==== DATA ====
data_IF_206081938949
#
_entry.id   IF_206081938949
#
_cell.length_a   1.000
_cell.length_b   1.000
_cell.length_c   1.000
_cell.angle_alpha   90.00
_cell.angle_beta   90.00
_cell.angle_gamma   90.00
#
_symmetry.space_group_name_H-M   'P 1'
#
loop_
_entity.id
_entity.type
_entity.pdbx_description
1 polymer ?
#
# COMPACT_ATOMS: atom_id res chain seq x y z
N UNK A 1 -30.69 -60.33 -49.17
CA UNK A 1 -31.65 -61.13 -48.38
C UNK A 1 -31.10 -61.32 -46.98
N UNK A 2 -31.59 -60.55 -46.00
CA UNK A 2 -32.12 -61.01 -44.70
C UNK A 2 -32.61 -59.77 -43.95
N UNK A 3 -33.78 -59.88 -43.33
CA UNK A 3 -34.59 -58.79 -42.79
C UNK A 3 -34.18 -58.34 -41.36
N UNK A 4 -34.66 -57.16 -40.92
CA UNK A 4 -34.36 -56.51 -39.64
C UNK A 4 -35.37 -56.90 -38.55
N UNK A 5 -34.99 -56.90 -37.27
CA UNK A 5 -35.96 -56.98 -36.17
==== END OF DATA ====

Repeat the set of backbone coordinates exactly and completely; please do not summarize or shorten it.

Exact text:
data_IF_206081938949
#
_entry.id   IF_206081938949
#
_cell.length_a   1.000
_cell.length_b   1.000
_cell.length_c   1.000
_cell.angle_alpha   90.00
_cell.angle_beta   90.00
_cell.angle_gamma   90.00
#
_symmetry.space_group_name_H-M   'P 1'
#
loop_
_entity.id
_entity.type
_entity.pdbx_description
1 polymer ?
#
# COMPACT_ATOMS: atom_id res chain seq x y z
N UNK A 1 -30.69 -60.33 -49.17
CA UNK A 1 -31.65 -61.13 -48.38
C UNK A 1 -31.10 -61.32 -46.98
N UNK A 2 -31.59 -60.55 -46.00
CA UNK A 2 -32.12 -61.01 -44.70
C UNK A 2 -32.61 -59.77 -43.95
N UNK A 3 -33.78 -59.88 -43.33
CA UNK A 3 -34.59 -58.79 -42.79
C UNK A 3 -34.18 -58.34 -41.36
N UNK A 4 -34.66 -57.16 -40.92
CA UNK A 4 -34.36 -56.51 -39.64
C UNK A 4 -35.37 -56.90 -38.55
N UNK A 5 -34.99 -56.90 -37.27
CA UNK A 5 -35.96 -56.98 -36.17